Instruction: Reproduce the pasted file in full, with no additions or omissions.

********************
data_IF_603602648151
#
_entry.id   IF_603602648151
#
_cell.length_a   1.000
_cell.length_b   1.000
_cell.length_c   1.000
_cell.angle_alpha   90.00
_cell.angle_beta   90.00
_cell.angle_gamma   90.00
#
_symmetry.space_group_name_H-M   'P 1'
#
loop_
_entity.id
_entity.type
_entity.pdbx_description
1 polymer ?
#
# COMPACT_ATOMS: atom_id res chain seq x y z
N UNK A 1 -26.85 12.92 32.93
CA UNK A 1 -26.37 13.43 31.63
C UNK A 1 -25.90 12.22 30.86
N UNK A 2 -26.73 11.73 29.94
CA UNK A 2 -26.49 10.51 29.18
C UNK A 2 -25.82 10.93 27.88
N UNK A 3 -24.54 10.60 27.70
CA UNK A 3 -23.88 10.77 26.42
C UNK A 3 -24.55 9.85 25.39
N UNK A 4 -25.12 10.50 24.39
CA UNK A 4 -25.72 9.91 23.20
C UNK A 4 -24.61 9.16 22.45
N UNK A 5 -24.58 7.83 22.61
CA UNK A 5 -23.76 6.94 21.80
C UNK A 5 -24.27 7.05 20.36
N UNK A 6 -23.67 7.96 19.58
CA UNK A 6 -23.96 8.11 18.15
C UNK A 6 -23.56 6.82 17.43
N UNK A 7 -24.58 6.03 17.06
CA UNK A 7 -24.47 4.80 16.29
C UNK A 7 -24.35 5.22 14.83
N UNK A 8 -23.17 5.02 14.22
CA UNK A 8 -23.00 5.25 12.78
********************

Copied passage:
data_IF_603602648151
#
_entry.id   IF_603602648151
#
_cell.length_a   1.000
_cell.length_b   1.000
_cell.length_c   1.000
_cell.angle_alpha   90.00
_cell.angle_beta   90.00
_cell.angle_gamma   90.00
#
_symmetry.space_group_name_H-M   'P 1'
#
loop_
_entity.id
_entity.type
_entity.pdbx_description
1 polymer ?
#
# COMPACT_ATOMS: atom_id res chain seq x y z
N UNK A 1 -26.85 12.92 32.93
CA UNK A 1 -26.37 13.43 31.63
C UNK A 1 -25.90 12.22 30.86
N UNK A 2 -26.73 11.73 29.94
CA UNK A 2 -26.49 10.51 29.18
C UNK A 2 -25.82 10.93 27.88
N UNK A 3 -24.54 10.60 27.70
CA UNK A 3 -23.88 10.77 26.42
C UNK A 3 -24.55 9.85 25.39
N UNK A 4 -25.12 10.50 24.39
CA UNK A 4 -25.72 9.91 23.20
C UNK A 4 -24.61 9.16 22.45
N UNK A 5 -24.58 7.83 22.61
CA UNK A 5 -23.76 6.94 21.80
C UNK A 5 -24.27 7.05 20.36
N UNK A 6 -23.67 7.96 19.58
CA UNK A 6 -23.96 8.11 18.15
C UNK A 6 -23.56 6.82 17.43
N UNK A 7 -24.58 6.03 17.06
CA UNK A 7 -24.47 4.80 16.29
C UNK A 7 -24.35 5.22 14.83
N UNK A 8 -23.17 5.02 14.22
CA UNK A 8 -23.00 5.25 12.78